Macy’s Flower Show at Macy’s Herald Square; opens Mar 25; free
New Yorkers and out-of-towners alike flock to this floral-filled exhibition, where jaw-dropping arrangements decorated to fit a specific theme are on display for two weeks. The theme for this 44th annual installment at the megachain’s Herald Square location is "Once Upon A Springtime," so expect to see a lot of plays on fantasy-inspired settings and storybook scenes.

Food and drink

Good Spirits Pier A Harbor House; Mar 8; $60-$70
Everyone will be in good spirits after imbibing new varieties from trusted brands like Jack Daniels and Woodford Reserve mixed into warm cocktails from the their very own mixologists. Bites from Gramercy Tavern, Maison Premiere and Karasu are on hand to help compliment the drinks.

NYC Winter Wine Festival PlayStation Theater Mar 10; $69-$83
This event might be taking place right on the cusp of winter and spring, but that shouldn't stop you from enjoying hundreds of international wines alongside those made right here in New York state. Sip the samples of vino alongside hors d’oeuvre and live music, and take home a custom wine glass.

Coffee & Tea Festival NYC Brooklyn Expo Center; Mar 10-11; $10-$35
Get innocently buzzed at this event celebrating the bean and the leaves. There will be 75 vendors, such as Bai, Teavana and Chameleon Cold Brew pouring samples of coffee and tea for those who need a major weekend boost.

Dessert Goals River Studios; March 17, 18, 24, 25; $17-$35
Everyone's favorite sugar-induced coma event is back this year with its spring iteration. The saccharine Instagram-friendly afternoon is where guests sample some of the trendiest and tastiest sweets from around the city. This year's event includes goods from Supermoon Bakehouse, Tiny Kitchen Treats, POP cake shop and Mochidoki, among others.

Open Market 2018 Highline Stages; Mar 8; $150-$350
Celebrate the hip downtown neighborhood with this annual indoor block party packed with neighborhood businesses. Nosh on treats from L'Atelier de Joel Robuchon, Santina and Bagatelle, while shopping sample sales at high-end retailers like Theory and DVF.


Kelela Irving Plaza; Mar 2; $33
This innovative R&B singer's 2013 mixtape, Cut 4 Me, carved a distinctive niche via the interplay between her soulful vocals and the album's eclectic production, which pulled from underground club sounds. On her debut album, Take Me Apart, she expands upon that project, refining her songwriting skills with meticulous detail and a cinematic narration of her triumph of self.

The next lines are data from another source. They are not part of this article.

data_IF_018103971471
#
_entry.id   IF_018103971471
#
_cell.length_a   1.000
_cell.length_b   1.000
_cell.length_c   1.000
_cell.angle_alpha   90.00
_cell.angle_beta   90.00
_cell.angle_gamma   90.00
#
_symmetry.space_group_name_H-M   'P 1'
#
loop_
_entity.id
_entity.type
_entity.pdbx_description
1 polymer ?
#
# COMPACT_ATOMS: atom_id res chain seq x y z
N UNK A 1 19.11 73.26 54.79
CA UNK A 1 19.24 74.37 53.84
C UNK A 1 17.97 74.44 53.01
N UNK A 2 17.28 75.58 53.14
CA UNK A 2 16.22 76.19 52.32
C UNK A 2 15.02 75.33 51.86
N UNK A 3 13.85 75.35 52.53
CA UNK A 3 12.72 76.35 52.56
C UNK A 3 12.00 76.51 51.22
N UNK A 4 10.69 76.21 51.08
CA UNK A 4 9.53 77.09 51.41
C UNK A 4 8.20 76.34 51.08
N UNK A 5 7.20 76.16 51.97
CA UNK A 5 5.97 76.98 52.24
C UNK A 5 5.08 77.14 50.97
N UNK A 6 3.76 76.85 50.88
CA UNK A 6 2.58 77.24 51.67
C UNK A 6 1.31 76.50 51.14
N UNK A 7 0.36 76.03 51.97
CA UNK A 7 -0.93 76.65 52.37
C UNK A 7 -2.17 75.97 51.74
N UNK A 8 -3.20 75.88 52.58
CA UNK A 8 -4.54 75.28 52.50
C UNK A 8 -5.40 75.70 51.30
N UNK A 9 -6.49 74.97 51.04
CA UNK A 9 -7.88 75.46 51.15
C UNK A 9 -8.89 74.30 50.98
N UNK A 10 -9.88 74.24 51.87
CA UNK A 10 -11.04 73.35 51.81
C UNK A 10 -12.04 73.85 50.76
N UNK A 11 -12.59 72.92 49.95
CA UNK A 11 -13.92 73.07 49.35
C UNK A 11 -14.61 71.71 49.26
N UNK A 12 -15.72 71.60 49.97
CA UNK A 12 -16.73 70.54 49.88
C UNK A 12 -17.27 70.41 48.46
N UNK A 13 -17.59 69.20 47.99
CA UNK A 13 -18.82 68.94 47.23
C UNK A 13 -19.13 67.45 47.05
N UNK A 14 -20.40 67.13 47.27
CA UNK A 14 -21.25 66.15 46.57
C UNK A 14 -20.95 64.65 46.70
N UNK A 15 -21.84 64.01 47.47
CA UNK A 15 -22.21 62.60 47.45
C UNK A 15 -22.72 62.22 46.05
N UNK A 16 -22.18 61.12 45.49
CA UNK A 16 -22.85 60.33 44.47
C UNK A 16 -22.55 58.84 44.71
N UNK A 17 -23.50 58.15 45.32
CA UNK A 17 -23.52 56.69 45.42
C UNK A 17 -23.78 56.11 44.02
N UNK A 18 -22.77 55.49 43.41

Dear Nora Park Church Co-Op; Mar 2; $12–$14

Blast to the early aughts past with this Park Church gig—Katy Davidson's sophomore indie-folk record as Dear Nora, Mountain Rock, won her a cult following in 2004, and for good reason. The barebones lyricism—which you can hear on last year's Orindal Records reissue—feels as striking and inventive in 2018 as it did a decade-and-a-half ago.

Tune-Yards; Brooklyn Steel; Mar 9; $31 
The Afrobeat-inspired pop experimentalist airs her ever-nimble vocal gymnastics, most recently heard on her new LP, I Can Feel You Creep Into My Private Life. Though the artist describes the new record as turning “inward,” we nonetheless anticipate a sweaty dance party to ensue.

Orchestral Manoeuvres in the Dark Terminal 5; Mar 10; $30
The ’80s new-wave stars Orchestral Manoeuvres in the Dark returned last year with The Punishment of Luxury including The Punishment of Luxury: B-Sides/Bonus Material. Catch the English electronic rockers in action at Terminal 5 on March 10.

Godspeed You! Black Emperor Brooklyn Steel; Mar 12; $35
Twenty-five years on from its formation, this groundbreaking post-rock outfit is no less grand in its sound and intentions. If anything, the band has just become more explicit: its newie, Luciferian Towers, is accompanied by a list of political demands including prison abolition, an end to foreign invasion and the dismantling of borders. Framed by radical leftist politics amid the current political moment, hearing the band live takes on a different collective significance.
Four Tet National Sawdust; Mar 19–23; $20
Kieran Hebden's kaleidoscopic tapestries of found sounds have morphed in recent years from ambling "folktronica" to a form of abstracted club music. His hodgepodge of ramshackle sounds always impress live, but more than anything, we're hoping he brings along his massive aerial array of MIDI-programmed string lights to this run of intimate gigs.